free trade

Dairy likely to highlight USMCA consultations

Trade ministers from Canada, Mexico and the United States are scheduled to confer digitally on Monday and Tuesday in the first meeting of the USMCA's Fair Trade Commission, with dairy expected to be the hot topic. U.S. dairy groups called on Sunday for the Biden administration to escalate an ongoing complaint against Canadian dairy quotas unless this week's meeting produces results.

Farmers will be ‘great beneficiary’ as U.S.-China talks resume, says Trump

American farmers may benefit doubly during efforts to end the Sino-U.S. trade war, suggested President Trump over the weekend. They will get billions of dollars in payments intended to mitigate the impact of the trade war on the agricultural sector, and China will buy "a tremendous amount" of U.S. food and ag exports while bilateral negotiations are ongoing.

Mexico to buy ‘large quantities’ of U.S. ag exports, says Trump

Without providing details, President Trump said on social media over the weekend that Mexico, the largest U.S. food and ag trade partner, would "immediately begin buying large quantities of agricultural product from our great patriot farmers." Purchases were not mentioned in a joint declaration by the North American neighbors to avert temporarily Trump's threat to impose tariffs on all imports from Mexico unless it acted to restrict crossings at the southern U.S. border.

On trade: Long-term gain or long-term pain?

The Trump administration says its policy of confrontation with trading partners, such as the trade war with China and tariffs on steel and aluminum imports from Canada and Mexico, will lead to more advantageous relations for the United States. But Bill Reinsch, of the think tank Center for Strategic and International Relations, says the promise of "short-term pain, long-term gain" is unlikely to come true.

China will buy 8 percent of U.S. soybean crop, says Trump administration

President Trump put his weight behind an announcement that China, amid negotiations to end the trade war, committed to buy 10 million tonnes of U.S. soybeans. The decision, announced on social media by Agriculture Secretary Sonny Perdue on Friday, would more than double Chinese purchases this marketing year but still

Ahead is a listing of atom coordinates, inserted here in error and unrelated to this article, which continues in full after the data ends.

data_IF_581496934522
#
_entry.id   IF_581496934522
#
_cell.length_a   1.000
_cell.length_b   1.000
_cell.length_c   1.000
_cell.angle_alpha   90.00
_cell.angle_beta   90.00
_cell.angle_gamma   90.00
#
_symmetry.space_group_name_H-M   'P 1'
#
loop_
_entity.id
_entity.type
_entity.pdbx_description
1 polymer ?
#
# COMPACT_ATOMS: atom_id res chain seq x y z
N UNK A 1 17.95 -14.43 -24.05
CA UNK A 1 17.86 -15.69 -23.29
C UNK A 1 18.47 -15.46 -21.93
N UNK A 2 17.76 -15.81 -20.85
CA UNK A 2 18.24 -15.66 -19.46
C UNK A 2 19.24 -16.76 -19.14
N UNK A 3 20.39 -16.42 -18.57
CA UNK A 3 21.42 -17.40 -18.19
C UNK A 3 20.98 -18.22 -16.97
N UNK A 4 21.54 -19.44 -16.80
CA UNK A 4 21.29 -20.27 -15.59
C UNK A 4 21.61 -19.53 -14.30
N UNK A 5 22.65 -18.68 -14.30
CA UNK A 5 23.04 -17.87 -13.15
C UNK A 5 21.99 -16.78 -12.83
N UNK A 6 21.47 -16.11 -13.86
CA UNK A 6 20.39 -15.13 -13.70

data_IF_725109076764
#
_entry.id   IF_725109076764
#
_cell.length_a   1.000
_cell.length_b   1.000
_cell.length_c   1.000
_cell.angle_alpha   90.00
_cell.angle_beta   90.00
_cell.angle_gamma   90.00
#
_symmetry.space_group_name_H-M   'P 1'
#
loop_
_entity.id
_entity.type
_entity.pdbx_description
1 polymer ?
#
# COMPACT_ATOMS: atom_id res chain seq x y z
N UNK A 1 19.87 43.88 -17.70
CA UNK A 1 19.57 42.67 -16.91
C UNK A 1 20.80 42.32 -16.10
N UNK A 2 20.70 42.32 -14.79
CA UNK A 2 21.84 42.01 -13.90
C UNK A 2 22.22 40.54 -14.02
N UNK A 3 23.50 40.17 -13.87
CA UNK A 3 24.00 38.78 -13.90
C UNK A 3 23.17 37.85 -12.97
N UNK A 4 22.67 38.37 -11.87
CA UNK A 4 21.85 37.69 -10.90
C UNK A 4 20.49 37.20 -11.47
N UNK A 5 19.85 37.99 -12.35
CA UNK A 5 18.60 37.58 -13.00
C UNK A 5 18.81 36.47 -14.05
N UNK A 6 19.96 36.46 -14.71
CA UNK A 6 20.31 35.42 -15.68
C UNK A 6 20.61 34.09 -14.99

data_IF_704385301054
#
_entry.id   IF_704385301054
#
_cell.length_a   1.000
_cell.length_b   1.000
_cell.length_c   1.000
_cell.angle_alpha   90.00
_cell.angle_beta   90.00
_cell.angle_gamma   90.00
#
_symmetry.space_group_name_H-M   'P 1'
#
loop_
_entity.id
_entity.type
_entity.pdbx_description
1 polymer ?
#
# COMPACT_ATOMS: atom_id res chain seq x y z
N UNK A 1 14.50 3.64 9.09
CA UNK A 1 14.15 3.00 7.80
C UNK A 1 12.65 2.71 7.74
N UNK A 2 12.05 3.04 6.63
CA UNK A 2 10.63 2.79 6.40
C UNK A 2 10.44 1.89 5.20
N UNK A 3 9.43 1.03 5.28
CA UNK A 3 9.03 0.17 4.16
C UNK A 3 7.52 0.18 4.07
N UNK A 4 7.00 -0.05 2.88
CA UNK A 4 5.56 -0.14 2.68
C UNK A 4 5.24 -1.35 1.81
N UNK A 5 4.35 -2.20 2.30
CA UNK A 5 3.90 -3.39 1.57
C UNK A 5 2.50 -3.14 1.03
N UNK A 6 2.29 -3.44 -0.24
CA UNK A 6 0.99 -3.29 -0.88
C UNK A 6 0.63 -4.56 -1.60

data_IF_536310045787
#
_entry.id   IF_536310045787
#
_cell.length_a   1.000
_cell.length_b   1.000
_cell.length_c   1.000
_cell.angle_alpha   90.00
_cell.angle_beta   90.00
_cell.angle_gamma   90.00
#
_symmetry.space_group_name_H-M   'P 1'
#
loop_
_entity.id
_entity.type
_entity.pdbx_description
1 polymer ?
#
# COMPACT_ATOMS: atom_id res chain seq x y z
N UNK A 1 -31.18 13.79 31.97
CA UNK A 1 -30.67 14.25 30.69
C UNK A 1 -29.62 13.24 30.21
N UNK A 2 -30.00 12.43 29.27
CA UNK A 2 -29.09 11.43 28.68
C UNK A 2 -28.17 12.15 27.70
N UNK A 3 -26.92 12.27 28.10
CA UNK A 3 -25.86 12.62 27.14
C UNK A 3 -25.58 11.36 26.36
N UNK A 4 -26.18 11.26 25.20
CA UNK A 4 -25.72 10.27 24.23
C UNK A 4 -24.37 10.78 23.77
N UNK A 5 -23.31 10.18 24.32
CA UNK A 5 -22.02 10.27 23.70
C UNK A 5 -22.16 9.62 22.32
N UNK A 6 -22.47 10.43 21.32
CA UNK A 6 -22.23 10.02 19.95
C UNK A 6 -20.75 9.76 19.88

Potentially more profitable, cotton takes over soybean ground

Cotton growers plan to expand their plantings by a sharp 3 percent this spring, taking away land from soybeans, the most prominent casualty of the Sino-U.S. trade war, said the National Cotton Council over the weekend. Meanwhile, the USDA said the soybean stockpile will double in size by the time this year's crop is ready to harvest, creating the largest "carryover" ever.

China and U.S. are a long way from ending trade war

The tenor of Sino-U.S. negotiations is heartening but "we're still a long way" from resolving trade war between the world's two largest economies, said Agriculture Secretary Sonny Perdue at a cattle industry conference. Meanwhile, China was following through on a pledge, announced at the White House, to buy U.S. soybeans, with some trade sources putting the purchases as high as 4 million tonnes, worth $1.35 billion.

Trump trade war: ‘We’re going to hang with him,’ says Farm Bureau chief

The Sino-U.S. trade war, which as stymied U.S. farm exports, "is going to be a long one, and we keep delivering the message, 'We're with you, Mr. President,'" said the leader of the largest U.S. farm group on Sunday, adding a caveat. "The runaway of our patience is going to be determined by the financial situation of our farms. We went into the battle very weak." (No paywall)

Trump’s tariff bailouts would probably be delayed by USDA shutdown

Federal meat inspectors would report to work as usual and the SNAP and WIC programs would stay in operation if there is a partial government shutdown at the end of this week, according to a USDA plan developed for the brief shutdown early this year. Offices running the farm program would be closed, which probably would mean that Trump tariff payments would be delayed until the government opened again.

Chinese ‘pullback’ from U.S. soybeans likely to persist for months